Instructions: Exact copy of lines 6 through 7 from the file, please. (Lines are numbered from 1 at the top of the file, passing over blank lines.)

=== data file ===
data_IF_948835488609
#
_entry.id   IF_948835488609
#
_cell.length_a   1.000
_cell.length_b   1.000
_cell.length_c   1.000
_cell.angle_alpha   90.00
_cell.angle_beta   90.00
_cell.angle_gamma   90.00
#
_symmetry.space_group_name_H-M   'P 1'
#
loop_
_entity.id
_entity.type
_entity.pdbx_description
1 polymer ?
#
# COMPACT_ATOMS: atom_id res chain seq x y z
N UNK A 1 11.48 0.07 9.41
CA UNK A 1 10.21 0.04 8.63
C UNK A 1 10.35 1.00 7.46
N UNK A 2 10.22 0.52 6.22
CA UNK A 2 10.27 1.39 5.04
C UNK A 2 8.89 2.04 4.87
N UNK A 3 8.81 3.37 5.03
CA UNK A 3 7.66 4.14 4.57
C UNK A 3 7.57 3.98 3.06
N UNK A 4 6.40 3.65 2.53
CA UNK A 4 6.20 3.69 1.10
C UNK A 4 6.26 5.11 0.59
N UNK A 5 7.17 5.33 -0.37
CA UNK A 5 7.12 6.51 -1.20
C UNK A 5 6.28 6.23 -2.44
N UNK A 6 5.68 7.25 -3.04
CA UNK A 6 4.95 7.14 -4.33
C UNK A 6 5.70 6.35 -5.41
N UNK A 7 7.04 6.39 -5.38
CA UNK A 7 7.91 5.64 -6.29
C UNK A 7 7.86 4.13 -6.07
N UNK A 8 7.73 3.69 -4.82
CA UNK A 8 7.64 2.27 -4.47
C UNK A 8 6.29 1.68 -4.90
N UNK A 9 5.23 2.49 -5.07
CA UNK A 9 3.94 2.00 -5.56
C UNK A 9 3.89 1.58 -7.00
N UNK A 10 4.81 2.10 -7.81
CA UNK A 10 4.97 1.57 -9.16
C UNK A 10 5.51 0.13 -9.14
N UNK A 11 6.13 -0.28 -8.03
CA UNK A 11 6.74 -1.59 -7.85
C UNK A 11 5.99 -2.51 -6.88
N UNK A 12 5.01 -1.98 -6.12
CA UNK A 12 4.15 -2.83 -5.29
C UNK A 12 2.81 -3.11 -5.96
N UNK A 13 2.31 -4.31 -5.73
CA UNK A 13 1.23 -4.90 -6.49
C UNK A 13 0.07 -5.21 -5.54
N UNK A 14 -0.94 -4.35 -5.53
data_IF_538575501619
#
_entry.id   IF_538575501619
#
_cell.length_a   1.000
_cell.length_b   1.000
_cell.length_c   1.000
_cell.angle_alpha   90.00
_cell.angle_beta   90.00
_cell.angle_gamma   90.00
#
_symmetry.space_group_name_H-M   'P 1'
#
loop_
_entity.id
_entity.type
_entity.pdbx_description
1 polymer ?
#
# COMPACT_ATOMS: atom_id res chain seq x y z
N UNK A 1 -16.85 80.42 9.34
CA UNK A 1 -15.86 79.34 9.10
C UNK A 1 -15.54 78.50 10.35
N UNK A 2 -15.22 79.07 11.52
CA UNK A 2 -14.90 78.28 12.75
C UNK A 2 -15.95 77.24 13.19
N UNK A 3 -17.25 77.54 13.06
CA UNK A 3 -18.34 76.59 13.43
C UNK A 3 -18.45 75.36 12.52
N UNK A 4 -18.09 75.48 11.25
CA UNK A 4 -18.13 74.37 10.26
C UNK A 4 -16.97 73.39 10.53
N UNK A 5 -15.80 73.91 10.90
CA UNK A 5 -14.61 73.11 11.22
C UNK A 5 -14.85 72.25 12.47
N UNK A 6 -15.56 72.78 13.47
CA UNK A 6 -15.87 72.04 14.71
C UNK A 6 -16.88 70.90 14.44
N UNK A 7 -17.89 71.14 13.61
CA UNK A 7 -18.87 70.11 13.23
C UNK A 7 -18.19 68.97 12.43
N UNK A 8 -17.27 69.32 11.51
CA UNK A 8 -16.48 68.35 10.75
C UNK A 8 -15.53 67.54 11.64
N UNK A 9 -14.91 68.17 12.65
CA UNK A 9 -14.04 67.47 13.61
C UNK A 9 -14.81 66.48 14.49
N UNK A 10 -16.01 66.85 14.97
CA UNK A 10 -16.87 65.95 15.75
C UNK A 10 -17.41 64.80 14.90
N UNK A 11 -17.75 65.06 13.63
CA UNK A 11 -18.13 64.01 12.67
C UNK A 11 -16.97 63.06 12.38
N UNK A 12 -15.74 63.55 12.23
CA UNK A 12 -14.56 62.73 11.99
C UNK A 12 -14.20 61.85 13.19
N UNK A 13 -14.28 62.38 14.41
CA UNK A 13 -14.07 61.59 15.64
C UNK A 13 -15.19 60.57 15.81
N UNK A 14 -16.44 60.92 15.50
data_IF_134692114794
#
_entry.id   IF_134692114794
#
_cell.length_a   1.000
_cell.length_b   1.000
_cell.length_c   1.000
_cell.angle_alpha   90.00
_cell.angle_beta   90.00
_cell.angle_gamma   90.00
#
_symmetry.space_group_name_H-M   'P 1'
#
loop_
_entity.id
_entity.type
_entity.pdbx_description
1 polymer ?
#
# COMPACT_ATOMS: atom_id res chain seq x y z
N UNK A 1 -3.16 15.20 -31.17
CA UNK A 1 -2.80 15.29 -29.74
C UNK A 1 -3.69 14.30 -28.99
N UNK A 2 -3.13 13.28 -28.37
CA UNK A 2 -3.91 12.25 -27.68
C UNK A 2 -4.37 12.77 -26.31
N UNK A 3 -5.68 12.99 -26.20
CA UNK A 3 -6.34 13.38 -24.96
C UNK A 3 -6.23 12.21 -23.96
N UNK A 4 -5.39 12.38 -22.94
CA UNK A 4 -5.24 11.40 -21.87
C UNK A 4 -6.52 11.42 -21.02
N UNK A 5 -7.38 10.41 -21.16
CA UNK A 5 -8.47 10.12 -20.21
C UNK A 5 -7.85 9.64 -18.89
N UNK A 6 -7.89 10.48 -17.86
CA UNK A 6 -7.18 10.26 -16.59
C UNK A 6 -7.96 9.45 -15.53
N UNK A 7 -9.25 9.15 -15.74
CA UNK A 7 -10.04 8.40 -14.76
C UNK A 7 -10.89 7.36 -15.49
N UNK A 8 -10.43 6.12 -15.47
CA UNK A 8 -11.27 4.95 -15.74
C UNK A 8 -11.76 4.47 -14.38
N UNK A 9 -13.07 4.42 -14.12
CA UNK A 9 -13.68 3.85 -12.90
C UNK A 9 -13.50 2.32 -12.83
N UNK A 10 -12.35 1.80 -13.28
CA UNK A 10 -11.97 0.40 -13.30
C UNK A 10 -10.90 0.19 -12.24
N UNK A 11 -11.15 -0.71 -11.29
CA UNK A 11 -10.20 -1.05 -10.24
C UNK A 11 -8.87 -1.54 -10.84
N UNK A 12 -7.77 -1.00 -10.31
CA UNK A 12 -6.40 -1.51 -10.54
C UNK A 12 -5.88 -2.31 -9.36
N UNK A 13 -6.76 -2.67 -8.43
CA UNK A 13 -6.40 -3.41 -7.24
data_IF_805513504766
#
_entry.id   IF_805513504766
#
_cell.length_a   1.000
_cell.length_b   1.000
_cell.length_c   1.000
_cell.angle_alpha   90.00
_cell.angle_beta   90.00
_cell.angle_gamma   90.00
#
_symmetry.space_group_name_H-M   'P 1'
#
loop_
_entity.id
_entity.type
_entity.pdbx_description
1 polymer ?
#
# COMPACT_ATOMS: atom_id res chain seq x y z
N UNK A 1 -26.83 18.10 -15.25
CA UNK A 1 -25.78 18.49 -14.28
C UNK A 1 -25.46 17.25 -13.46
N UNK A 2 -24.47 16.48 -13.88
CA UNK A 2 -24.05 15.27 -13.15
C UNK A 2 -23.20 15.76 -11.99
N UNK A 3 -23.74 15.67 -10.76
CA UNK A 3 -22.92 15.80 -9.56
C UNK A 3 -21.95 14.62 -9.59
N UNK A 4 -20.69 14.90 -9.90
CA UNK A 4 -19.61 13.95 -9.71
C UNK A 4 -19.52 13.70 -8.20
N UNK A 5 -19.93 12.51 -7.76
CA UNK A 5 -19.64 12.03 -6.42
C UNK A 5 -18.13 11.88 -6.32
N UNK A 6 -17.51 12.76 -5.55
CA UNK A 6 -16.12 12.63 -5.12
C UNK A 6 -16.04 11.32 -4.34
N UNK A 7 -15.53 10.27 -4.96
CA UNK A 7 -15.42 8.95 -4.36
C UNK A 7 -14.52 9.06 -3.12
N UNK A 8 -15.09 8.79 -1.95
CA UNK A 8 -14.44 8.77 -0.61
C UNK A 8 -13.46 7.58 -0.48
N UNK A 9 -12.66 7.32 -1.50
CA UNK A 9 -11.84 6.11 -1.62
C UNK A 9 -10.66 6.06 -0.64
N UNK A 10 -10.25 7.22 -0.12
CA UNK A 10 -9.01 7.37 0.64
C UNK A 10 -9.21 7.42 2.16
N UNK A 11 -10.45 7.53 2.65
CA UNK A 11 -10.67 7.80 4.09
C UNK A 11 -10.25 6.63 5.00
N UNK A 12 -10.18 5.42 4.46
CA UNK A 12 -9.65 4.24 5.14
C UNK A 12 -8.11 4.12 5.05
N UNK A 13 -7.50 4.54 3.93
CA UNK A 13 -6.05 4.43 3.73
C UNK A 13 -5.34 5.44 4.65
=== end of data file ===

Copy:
_cell.length_b   1.000
_cell.length_c   1.000